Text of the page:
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Get out the shovel; there are no good options for removal of invasive fountain grass.

Mindy Ward, Editor, Missouri Ruralist

January 12, 2022

3 Min Read
fountain grass weed
PASTURE TAKEOVER: Chinese fountain grass is moving north in Missouri and taking over pastures. This new annual weed does not offer any nutritional value for beef cattle. It spreads easily and without control.Getty Images

A new pasture weed has University of Missouri weed specialist Kevin Bradley reliving a nightmare from a decade ago. “It’s like Palmar amaranth,” he says of Chinese fountain grass popping up in Missouri pastures, “and I don’t know how much worse it is going to get.”

This type of Chinese fountain grass is Pennisetum aldopecuroides, or purple fountain grass. It is not the same purple fountain grass, Pennisetum setaceum Rubrum, that adorns landscapes and is often purchased in spring at local nurseries or big box hardware stores. Those have a high degree of sterility and do not spread easily.

“But somewhere along the way early on, before we had purple fountain grass, we had this sucker, and that one seems to be the one that is causing the problem,” Bradley explains.

Problems with fountain grass

Chinese fountain grass is a perennial bunch grass that can grow up to 3½ feet tall. The leaves are dark green in color and extend 20 inches in length. The seed heads look like a bottle brush, with spikelets. Each one contains a single seed and has from 10 to 30 long bristles that originate from their base.

It first appeared on university researchers’ radar in 2017 as it relocated to the southern portion of Missouri. But last year, Bradley received photos of it appearing in the west-central region of the state, in Lafayette County, and he says it could take over more pastures in the central and northern regions.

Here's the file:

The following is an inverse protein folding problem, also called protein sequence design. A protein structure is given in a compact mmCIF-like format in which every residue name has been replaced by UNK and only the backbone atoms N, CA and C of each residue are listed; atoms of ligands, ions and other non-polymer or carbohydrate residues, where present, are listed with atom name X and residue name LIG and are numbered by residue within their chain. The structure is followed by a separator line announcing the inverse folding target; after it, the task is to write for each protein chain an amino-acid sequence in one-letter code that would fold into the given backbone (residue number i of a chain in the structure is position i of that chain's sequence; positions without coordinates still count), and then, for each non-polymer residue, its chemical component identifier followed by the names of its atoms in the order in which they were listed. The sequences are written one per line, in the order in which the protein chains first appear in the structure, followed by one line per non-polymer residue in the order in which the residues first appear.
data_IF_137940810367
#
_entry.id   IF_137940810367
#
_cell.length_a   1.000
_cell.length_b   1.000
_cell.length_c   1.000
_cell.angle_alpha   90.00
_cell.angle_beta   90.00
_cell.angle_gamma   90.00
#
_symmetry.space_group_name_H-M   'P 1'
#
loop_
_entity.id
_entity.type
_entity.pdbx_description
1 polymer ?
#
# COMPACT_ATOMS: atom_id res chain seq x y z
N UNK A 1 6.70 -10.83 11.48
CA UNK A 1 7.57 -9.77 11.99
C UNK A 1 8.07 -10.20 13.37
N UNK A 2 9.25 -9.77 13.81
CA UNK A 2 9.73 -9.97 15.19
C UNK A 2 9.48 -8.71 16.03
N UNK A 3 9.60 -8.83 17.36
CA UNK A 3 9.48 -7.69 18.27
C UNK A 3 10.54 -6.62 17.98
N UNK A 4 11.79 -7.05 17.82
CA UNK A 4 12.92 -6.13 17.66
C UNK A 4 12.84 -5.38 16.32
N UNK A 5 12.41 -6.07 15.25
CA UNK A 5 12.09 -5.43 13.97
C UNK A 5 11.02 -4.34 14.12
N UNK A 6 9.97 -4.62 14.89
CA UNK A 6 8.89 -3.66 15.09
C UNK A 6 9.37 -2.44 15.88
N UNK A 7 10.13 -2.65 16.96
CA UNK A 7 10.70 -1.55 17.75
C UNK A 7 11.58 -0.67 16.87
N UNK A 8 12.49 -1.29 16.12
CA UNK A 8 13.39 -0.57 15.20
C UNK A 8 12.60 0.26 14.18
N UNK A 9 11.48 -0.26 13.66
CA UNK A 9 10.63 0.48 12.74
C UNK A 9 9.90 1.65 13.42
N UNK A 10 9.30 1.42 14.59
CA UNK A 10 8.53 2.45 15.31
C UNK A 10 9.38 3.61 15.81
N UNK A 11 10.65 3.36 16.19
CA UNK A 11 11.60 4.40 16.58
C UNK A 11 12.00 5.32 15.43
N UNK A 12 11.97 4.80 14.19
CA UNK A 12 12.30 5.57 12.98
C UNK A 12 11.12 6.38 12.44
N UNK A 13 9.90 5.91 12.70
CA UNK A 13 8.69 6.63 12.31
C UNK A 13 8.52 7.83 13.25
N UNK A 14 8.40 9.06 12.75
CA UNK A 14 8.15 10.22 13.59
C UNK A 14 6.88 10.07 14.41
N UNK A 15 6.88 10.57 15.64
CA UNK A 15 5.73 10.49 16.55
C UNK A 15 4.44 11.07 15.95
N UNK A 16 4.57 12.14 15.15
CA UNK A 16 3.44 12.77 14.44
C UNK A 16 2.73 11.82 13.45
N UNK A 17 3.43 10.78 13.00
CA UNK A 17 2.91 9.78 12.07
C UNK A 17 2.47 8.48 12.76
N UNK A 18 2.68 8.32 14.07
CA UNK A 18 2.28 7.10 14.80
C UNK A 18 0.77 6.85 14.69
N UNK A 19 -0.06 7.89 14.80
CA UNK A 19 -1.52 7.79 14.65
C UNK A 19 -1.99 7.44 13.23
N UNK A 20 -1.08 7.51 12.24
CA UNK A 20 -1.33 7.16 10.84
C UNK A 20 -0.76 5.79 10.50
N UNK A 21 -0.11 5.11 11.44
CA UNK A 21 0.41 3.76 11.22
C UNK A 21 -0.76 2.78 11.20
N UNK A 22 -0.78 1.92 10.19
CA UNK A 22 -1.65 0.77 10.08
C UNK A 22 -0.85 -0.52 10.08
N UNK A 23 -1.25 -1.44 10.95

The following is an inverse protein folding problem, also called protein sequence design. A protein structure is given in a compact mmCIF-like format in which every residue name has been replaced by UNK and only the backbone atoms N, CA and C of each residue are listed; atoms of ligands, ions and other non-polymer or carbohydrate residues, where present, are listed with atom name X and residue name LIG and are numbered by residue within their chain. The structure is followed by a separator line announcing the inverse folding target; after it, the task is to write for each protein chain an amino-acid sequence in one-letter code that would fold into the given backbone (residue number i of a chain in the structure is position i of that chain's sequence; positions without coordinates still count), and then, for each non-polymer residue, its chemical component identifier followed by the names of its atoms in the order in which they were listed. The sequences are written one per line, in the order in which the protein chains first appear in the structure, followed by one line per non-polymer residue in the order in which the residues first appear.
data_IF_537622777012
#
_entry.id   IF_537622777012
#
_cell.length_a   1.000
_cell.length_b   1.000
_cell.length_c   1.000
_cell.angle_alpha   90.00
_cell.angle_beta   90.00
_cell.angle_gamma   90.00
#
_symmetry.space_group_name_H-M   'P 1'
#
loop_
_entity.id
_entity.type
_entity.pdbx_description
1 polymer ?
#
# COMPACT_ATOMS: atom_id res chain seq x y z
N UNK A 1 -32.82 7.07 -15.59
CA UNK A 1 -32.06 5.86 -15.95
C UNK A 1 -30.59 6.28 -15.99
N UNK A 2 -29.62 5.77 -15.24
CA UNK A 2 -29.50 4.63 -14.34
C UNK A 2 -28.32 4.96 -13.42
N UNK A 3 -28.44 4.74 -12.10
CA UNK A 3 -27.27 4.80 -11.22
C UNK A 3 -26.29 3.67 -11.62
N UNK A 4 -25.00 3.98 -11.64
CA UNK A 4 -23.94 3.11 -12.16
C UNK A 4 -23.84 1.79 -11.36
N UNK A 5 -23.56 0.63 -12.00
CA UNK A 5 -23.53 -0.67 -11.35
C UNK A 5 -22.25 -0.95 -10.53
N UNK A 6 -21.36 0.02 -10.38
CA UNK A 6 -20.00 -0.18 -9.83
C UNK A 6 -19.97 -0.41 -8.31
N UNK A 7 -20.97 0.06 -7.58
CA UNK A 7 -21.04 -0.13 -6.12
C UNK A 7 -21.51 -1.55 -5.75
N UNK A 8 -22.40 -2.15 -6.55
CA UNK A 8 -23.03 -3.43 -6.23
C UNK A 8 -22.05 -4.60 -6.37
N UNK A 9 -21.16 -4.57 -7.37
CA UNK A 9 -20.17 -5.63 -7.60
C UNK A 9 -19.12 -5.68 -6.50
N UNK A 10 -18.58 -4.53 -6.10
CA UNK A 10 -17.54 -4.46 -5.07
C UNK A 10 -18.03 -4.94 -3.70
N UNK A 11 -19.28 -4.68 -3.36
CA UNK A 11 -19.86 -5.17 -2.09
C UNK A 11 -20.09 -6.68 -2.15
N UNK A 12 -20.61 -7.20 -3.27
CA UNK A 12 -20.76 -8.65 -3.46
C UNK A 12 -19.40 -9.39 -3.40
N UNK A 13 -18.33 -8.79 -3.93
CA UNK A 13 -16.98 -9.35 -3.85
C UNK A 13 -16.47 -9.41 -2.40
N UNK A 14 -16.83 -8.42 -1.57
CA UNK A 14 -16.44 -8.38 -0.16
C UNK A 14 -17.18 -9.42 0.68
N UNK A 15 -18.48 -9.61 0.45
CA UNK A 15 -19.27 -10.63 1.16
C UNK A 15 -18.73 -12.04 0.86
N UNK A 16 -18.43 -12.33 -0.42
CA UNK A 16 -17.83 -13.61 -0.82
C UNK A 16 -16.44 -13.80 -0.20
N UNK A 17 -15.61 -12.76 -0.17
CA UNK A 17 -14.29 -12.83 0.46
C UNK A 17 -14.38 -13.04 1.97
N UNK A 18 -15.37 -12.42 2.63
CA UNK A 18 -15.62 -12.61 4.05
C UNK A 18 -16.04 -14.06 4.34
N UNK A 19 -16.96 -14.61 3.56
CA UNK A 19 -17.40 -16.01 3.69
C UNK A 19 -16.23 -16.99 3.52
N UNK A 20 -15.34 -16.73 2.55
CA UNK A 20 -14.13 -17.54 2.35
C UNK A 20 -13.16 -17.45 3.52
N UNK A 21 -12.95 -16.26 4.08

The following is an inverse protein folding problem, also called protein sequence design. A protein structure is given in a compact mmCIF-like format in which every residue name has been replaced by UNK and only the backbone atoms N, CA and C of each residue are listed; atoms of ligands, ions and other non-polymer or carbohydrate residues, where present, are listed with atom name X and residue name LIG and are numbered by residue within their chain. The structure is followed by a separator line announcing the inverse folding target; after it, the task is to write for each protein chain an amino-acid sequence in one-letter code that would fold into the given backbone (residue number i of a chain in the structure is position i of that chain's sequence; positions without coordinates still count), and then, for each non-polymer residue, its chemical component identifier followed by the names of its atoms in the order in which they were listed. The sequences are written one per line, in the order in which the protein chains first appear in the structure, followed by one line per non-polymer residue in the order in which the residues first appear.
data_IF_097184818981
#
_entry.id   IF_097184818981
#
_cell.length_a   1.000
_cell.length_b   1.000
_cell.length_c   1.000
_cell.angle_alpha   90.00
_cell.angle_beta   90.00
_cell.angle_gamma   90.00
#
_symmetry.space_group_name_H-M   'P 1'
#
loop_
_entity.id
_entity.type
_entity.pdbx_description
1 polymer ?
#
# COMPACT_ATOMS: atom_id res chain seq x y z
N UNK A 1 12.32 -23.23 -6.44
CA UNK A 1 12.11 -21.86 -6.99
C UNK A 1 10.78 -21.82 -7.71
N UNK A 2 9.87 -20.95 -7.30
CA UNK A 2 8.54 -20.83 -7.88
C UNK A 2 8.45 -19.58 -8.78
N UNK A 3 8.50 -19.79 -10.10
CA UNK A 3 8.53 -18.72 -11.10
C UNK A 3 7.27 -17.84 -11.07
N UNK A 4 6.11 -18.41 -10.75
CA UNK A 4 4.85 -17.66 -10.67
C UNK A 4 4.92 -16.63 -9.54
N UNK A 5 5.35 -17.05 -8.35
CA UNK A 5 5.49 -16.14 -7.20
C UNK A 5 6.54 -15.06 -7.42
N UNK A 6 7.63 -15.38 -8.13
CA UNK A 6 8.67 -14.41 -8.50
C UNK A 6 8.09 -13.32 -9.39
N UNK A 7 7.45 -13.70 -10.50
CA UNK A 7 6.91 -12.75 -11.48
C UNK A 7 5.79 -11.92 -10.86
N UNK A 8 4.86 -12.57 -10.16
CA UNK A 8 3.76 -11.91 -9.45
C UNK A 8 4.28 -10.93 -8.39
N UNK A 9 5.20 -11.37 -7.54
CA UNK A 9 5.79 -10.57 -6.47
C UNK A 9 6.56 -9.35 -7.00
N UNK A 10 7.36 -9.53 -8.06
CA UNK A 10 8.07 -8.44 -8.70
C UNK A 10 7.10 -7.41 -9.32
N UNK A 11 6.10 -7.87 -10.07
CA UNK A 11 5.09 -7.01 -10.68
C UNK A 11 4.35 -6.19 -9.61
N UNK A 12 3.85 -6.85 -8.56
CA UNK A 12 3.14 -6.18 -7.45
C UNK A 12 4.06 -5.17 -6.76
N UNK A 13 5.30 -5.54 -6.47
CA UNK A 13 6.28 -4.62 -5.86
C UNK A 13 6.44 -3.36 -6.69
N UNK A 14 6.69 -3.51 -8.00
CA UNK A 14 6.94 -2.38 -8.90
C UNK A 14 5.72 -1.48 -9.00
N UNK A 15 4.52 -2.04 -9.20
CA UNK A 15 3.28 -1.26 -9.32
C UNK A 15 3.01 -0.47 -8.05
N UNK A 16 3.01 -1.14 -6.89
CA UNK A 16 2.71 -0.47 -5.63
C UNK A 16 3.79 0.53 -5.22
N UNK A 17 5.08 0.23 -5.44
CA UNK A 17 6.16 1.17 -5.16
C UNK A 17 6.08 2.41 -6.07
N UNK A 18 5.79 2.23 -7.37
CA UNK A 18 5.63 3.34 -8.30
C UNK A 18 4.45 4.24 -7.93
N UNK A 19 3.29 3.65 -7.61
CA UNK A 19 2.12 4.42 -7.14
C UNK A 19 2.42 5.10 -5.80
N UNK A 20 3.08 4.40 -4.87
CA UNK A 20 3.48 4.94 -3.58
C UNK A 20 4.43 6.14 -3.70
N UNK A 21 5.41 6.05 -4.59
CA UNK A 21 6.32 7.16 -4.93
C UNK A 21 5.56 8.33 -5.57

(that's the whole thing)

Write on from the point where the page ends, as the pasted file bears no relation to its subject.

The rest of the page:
“I don't know the source of where it's coming from, and how we're getting a spread,” Bradley says. “But I do know that this grass, the seed on that seed head, can attach itself to fur or clothing.” He says university researchers believe that it can be introduced by animals transported into the county.

Bradley warns that Chinese fountain grass can take over a grazing pasture and provide little value to livestock producers.

MU researchers analyzed the forage quality of Chinese fountain grass at maturity. “Crude protein of 6.5% is about as poor as you can get,” Bradley says.

However, eradicating it from a field is a problem for farmers.

Pasture fixes

A typical go-to removal would be mowing it down. However, if the seed head is present, farmers will likely scatter seeds across the field creating more problems with the weed in the years to come.

Farmers can walk fields and hand remove Chinese fountain grass, but they need to harvest the entire plant — root and all. It is laborious, but effective.

Bradley says the one chemical option to eradicate this nuisance grass from a pasture is a “really high dose” of glyphosate, to the tune of 56 fluid ounces per acre. Researchers in 2017 looked at other herbicide treatments and found other products to only provide less than 33% control of the perennial grass by 21 weeks of application.

If farmers choose the chemical method, Bradley recommends making it a spot treatment, otherwise other forages could be eliminated as well. “We just don’t have a lot of good options right now,” he adds.

About the Author(s)

Mindy Ward

Editor, Missouri Ruralist

Mindy resides on a small farm just outside of Holstein, Mo, about 80 miles southwest of St. Louis.

After graduating from the University of Missouri-Columbia with a bachelor’s degree in agricultural journalism, she worked briefly at a public relations firm in Kansas City. Her husband’s career led the couple north to Minnesota.

There, she reported on large-scale production of corn, soybeans, sugar beets, and dairy, as well as, biofuels for The Land. After 10 years, the couple returned to Missouri and she began covering agriculture in the Show-Me State.

“In all my 15 years of writing about agriculture, I have found some of the most progressive thinkers are farmers,” she says. “They are constantly searching for ways to do more with less, improve their land and leave their legacy to the next generation.”

Mindy and her husband, Stacy, together with their daughters, Elisa and Cassidy, operate Showtime Farms in southern Warren County. The family spends a great deal of time caring for and showing Dorset, Oxford and crossbred sheep.

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